Researchers have produced more complex organoids including functional blood vessels and connective tissue.
Complex organoids that include stromal cells and support structures have been produced by researchers in Germany. Published in Scientific Reports, the new research suggests that researchers from the University of Würzburg (Germany) have managed to construct tumor and neural organoids along with blood vessels, stroma and accompanying structures by utilizing a novel two-step approach, which they hope will represent the natural state more accurately for drug testing and research.
While normal organoids are formed by a single differentiation, Philipp Wörsdörfer (University of Würzburg) has developed a protocol which involves combining two separate cultures to produce a more accurate end-product. By differentiating iPSCs into mesodermal progenitors — the early developmental progenitors that give rise to blood vessels and connective tissue — and then combining these cells with either tumor cells or neural stem cells, the cells were able to incorporate the mesodermal structures into the organoids.
“In the future, the miniature organ models generated with this new technique can help scientists shed light on the processes involved in the genesis of diseases and analyze the effect of therapeutic substances in more detail before using them on animals and human patients,” explained Süleyman Ergün (University of Würzburg).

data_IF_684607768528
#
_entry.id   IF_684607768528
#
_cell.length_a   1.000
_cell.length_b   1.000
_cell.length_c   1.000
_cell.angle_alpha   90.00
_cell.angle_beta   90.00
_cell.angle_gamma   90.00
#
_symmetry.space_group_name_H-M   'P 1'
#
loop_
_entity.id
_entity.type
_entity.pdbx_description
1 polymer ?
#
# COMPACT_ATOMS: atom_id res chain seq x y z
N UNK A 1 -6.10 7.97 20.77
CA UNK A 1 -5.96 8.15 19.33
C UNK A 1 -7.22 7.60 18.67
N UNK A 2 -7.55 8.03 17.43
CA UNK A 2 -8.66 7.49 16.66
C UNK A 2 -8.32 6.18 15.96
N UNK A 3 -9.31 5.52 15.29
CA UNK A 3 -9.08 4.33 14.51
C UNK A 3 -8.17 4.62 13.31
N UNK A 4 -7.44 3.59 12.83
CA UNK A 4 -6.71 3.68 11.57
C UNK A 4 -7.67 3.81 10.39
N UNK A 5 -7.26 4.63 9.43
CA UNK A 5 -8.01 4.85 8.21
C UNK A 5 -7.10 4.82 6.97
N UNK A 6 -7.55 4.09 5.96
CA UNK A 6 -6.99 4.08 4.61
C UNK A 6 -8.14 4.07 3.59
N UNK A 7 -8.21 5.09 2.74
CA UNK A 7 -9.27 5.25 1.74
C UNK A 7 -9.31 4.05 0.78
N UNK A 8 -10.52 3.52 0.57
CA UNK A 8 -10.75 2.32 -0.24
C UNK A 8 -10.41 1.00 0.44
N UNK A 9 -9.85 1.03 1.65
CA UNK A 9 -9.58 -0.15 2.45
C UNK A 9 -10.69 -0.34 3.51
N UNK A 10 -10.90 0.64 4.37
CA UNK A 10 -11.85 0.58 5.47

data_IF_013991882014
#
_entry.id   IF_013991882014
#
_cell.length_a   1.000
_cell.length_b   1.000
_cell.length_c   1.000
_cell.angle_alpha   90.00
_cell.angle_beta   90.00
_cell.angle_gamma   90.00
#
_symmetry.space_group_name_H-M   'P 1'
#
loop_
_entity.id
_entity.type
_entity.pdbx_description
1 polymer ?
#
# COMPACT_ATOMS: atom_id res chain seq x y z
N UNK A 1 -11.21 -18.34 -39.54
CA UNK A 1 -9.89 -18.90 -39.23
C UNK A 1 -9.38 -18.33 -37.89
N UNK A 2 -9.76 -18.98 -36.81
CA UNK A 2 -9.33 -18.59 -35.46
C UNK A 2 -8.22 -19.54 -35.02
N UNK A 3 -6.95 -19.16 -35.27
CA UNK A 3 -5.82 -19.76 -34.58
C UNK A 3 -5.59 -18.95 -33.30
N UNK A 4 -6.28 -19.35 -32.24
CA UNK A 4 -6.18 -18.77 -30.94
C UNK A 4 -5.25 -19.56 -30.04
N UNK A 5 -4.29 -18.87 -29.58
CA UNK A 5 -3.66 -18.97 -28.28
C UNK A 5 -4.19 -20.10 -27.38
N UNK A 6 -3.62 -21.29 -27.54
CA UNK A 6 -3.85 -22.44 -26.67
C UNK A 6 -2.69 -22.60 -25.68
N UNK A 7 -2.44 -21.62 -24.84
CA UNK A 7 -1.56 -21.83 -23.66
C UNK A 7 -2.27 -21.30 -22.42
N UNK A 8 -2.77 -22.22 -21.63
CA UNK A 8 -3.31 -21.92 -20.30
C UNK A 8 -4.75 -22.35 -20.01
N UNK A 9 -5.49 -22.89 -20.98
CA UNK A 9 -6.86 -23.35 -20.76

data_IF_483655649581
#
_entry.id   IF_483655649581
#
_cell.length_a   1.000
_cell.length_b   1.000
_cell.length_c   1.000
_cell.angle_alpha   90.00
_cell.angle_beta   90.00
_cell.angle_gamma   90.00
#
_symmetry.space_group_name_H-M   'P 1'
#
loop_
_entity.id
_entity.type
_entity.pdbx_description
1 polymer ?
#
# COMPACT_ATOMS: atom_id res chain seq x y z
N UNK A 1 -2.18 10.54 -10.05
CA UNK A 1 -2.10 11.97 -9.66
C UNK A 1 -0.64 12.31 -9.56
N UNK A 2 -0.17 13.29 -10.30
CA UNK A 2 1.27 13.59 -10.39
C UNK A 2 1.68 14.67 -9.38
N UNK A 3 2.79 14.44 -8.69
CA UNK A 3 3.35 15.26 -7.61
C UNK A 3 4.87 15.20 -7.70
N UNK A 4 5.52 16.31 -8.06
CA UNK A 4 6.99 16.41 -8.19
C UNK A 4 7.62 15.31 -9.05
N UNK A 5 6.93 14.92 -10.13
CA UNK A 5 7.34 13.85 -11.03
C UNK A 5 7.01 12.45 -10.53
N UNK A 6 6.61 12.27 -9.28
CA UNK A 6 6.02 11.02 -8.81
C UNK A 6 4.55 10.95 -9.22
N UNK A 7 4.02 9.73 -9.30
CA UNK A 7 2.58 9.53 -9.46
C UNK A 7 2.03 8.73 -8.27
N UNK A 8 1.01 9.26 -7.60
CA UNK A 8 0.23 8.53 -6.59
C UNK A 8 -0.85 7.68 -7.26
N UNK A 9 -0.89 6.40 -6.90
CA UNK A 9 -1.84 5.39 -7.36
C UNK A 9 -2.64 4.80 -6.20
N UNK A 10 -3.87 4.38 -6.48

Organoids have become increasingly popular as a model in recent years, allowing the formation of three-dimensional structures that are considered more authentic than their two-dimensional counterparts. Utilized in the study of a range of organs, organoids have been produced for tissues including the intestines, brains and kidneys.
Unfortunately, until now, these structures have lacked some more complicated secondary structures, hindering their further use. This new approach, which saw the vascularization of the neuronal structures — including typical ultra-structures such as endothelial cell-cell junctions and a basement membrane — and the production of brain specific microglial cells could be a huge advance. The team also demonstrated a capability for their tumor organoid to integrate into a host post-transplant suggesting this could eventually result in therapeutic outcomes.
Sources: Wörsdörfer P, Dalda N, Kern A, et al. Generation of complex human organoid models including vascular networks by incorporation of mesodermal progenitor cells. Sci. Rep. 9, 15663 (2019); www.uni-wuerzburg.de/en/news-a…
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